(Also, fuck the lies that love fixes everything. It doesn’t mean that things always work)
Nov/25/2010 - 1:21 PM
The one time my dad can’t be even indirectly blamed (well, Freud might beg to differ) for ruining my holiday, I have to ruin my own
Why do I have to be in love with a man who even though he loves me, doesn’t love me as strongly?
Why does it have to be that you can love someone…but sometimes serious relationships are too hard to handle between the two of you?
And why does drinking and hurting myself not make me feel any better at all? It usually can, but I still can’t stop crying.
Nov/25/2010 - 3:35 AM
He told me to read the bible.
I didn’t take it badly. I mostly laughed (in my head). He’s like…74, and I knew he was really conservative, so it’s not that weird.
(Hell, I’m pleasantly surprised he knew what bisexuality was.)
He also said he loves me no matter what, and I need to decide for myself if what I feel I’m doing is right; no one else can tell me I’m wrong. He didn’t tell me I’m going to Hell or anything.
He thinks it’s a sin ‘cause it’s in the bible… But I’m gonna try to change his mind. Do some digging into Christian resources in support of LGBT things. Any resources you have on you would be incredible helpful.
Nov/23/2010 - 3:18 AM
These are some very helpful thoughts. I especially like the part about making a list of things you like about yourself (and ways you feel you enhance your partner’s life) and keeping that list with you to look at:
“You become good at whatever you practice. A person who is insecure becomes very good about being insecure because he practices being insecure every day, 7 days a week, 365 days a year. You practice being insecure by thinking about those old insults you heard in fifth grade, remembering them, believing them, telling yourself they are true. You practice being insecure by going over in your mind all the reasons you are not good enough to be with your partner, and imagining how easily he could abandon you if he just wakes up and realizes how worthless you are. You practice being insecure by making lists of everything that is wrong with you.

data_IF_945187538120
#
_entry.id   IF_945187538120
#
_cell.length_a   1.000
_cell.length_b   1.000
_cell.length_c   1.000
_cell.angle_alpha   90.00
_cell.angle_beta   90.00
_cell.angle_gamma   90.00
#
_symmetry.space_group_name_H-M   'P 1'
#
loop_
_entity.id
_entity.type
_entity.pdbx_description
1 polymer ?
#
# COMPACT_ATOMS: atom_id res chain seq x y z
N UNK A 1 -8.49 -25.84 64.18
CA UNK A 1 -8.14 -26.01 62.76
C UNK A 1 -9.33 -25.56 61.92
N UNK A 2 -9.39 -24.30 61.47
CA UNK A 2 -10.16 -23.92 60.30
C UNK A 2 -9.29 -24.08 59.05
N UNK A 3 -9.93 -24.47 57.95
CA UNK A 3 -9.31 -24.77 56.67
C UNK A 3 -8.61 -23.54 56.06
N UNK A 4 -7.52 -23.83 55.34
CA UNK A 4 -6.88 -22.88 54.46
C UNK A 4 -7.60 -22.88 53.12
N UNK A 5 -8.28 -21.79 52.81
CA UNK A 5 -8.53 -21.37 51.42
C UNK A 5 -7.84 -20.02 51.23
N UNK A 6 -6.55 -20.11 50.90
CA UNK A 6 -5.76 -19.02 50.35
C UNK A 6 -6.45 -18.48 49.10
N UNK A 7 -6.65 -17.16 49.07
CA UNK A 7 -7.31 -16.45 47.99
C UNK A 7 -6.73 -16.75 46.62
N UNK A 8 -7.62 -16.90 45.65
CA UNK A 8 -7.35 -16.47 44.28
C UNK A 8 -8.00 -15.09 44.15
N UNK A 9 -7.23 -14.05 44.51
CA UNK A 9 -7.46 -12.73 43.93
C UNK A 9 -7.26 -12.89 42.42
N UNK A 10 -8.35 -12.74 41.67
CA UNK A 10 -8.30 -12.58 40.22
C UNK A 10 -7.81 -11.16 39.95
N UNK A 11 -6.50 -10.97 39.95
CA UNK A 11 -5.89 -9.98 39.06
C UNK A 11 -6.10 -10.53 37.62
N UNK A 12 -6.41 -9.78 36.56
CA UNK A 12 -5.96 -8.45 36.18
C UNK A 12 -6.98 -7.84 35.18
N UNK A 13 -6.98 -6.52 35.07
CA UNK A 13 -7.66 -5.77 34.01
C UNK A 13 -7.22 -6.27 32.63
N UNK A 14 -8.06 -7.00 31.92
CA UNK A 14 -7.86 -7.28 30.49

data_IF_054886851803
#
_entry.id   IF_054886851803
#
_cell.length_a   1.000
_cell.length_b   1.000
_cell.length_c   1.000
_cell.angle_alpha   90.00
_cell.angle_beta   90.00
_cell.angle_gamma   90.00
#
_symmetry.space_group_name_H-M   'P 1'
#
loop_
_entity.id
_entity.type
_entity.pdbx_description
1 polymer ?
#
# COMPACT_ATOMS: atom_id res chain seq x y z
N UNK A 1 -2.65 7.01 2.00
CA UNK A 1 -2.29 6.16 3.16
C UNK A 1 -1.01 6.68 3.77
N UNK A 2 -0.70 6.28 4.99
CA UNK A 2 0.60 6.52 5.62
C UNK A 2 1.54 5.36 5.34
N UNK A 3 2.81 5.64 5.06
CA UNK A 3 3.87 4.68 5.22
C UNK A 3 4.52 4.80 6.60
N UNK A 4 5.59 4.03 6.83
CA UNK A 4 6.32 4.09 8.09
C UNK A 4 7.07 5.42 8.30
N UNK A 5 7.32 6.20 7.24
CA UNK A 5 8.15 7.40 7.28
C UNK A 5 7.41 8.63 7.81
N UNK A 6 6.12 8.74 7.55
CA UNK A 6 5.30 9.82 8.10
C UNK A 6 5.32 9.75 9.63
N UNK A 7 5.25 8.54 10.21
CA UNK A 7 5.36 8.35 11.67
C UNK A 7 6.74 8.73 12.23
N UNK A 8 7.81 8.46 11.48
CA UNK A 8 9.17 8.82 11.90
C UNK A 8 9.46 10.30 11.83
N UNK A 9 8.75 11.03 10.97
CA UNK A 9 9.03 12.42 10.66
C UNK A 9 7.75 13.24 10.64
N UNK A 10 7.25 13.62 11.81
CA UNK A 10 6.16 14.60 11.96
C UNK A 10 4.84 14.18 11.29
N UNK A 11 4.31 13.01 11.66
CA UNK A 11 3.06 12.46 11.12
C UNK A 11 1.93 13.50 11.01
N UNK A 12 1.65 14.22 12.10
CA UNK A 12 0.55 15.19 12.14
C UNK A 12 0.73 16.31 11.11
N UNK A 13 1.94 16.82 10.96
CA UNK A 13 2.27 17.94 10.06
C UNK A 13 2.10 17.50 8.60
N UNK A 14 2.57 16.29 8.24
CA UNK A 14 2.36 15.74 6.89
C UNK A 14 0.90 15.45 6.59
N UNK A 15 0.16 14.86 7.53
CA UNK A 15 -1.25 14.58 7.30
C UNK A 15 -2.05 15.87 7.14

People who are secure practice being secure. It’s no different, really. To practice being secure, stop thinking about all those old insults—when they come into your mind, tell yourself firmly ‘No, these are false, and I choose not to believe them any more. Why should I believe people who do not like me?’ When you find yourself thinking about all the things that are wrong with you, stop, and say ‘No, these are wrong, and here is why. Here is a list of things that are good and sexy about me instead.’ (Corny as it sounds, keeping a written list of things you like about yourself in your pocket helps.) When you find yourself thinking of all the reasons your partner does not really want you, or all the reasons some other person is better than you, stop yourself and say ‘No, this is false.’”
I’m a 32-A. I mean…my partner tells me he likes my breasts. But he seems to really favor Bs and Cs on other girls.. He says he just likes pretty breasts, and there’s are pretty, and mine are pretty, too, and therefore he likes them.
But I’ve always had an insecurity about my cup size. Ever since 4th grade (yeah…I know) when I got made fun of in the locker room for wearing a training bra, even though “I didn’t even have anything”.
My breasts fit my body…I’m petite; they look good. And I get curves from my ass. But I still…idk…I don’t want huge boobs (I don’t like huge boobs), just Bs…
But I DON’T want enhancement surgery. It removes feeling from the area…and then whats the point?!
I just wish there was a natural way to grow them.
Or society liked small breasts and therefore I wouldn’t care.
Or I didn’t have security issues.
Nov/21/2010 - 11:29 PM